[21] C. De Luca, "The Use of Surface Electromyography in Biomechanics," J. Applied Biomechanics, vol. 13, pp. 135-163, 1997.
[22] M. Carrozzino et al., "Lowering the Development Time of Multimodal Interactive Application: The Real-Life Experience of the XVR Project," Proc. ACM SIGCHI Int'l Conf. Advances in Computer Entertainment Technology, pp. 270-273, 2005.
[23] A. Bera and C. Jarque, "Efficient Tests for Normality, Homoscedasticity and Serial Independence of Regression Residuals: Monte Carlo Evidence," Economics Letters, vol. 7, no. 4, pp. 313-318, 1981.
[24] K.P. Kording and D.M. Wolpert, "Bayesian Integration in Sensorimotor Learning," Nature, vol. 427, no. 6971, pp. 244-247, Jan. 2004.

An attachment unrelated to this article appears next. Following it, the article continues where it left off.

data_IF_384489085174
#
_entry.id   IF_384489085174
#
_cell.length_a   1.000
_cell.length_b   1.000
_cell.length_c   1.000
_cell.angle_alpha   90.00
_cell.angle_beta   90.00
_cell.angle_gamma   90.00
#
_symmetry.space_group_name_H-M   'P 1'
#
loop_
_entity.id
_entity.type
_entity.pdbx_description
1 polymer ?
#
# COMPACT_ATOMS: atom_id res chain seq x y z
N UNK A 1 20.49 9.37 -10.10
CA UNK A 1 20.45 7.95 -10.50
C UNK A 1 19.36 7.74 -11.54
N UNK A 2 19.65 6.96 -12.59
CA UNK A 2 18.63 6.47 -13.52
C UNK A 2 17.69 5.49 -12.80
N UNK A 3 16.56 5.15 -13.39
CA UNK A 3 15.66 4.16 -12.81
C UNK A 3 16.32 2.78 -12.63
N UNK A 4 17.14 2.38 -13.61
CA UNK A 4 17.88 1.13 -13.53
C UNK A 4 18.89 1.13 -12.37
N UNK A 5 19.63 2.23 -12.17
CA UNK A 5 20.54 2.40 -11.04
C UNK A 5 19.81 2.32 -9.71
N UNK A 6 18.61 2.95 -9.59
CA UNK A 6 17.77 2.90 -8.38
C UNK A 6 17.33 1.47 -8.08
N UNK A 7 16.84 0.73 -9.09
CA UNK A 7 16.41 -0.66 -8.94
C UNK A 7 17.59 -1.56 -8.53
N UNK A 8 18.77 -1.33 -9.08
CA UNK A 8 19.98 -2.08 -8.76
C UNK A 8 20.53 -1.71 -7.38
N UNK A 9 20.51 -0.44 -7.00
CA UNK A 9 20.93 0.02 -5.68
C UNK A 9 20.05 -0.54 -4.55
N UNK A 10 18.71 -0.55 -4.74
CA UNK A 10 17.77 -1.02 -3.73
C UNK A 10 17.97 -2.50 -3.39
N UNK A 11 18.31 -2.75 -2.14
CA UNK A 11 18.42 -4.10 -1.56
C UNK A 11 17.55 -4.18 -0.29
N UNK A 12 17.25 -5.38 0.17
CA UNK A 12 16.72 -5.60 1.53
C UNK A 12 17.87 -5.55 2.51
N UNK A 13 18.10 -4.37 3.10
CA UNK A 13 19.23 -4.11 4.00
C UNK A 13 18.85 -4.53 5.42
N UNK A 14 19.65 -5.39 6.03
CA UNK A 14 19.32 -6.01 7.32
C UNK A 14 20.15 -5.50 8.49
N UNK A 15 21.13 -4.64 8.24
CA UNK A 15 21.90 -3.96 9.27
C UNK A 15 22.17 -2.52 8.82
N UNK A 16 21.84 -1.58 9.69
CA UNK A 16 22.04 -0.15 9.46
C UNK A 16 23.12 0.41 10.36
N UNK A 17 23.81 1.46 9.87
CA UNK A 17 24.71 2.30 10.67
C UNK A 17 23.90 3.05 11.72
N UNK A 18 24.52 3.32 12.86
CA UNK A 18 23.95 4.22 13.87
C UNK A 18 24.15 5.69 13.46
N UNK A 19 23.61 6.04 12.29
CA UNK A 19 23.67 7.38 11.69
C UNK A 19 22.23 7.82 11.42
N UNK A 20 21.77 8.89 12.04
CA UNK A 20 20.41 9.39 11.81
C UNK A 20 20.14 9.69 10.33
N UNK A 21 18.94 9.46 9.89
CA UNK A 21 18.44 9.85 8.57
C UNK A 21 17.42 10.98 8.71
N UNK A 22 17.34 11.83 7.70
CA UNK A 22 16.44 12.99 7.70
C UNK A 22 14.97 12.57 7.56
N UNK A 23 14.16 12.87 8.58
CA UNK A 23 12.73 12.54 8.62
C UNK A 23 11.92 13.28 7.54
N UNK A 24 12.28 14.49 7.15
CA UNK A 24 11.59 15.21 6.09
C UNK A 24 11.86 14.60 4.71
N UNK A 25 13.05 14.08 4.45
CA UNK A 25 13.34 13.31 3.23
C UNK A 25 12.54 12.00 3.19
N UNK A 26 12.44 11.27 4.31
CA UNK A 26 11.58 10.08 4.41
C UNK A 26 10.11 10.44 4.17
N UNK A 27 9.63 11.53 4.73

[25] M. Usoh et al., "Walking > Walking-in-Place > Flying, in Virtual Environments," Proc. 26th Ann. Conf. Computer Graphics and Interactive Techniques, pp. 359-364, 1999.
[26] H. Sveistrup, "Motor Rehabilitation Using Virtual Reality," J. NeuroEng. Rehabilitation, vol. 1, no. 1, p. 10, 2004.
[27] M.K. Holden, "Virtual Environments for Motor Rehabilitation: Review," Cyberpsychology & Behavior, vol. 8, no. 3, pp. 187-211, 2005.

Index Terms:
Information technology and systems, multimedia information systems, artificial, augmented, and virtual realities, evaluation/methodology.
Angus Antley, Mel Slater, "The Effect on Lower Spine Muscle Activation of Walking on a Narrow Beam in Virtual Reality," IEEE Transactions on Visualization and Computer Graphics, vol. 17, no. 2, pp. 255-259, Feb. 2011, doi:10.1109/TVCG.2010.26
Usage of this product signifies your acceptance of the Terms of Use.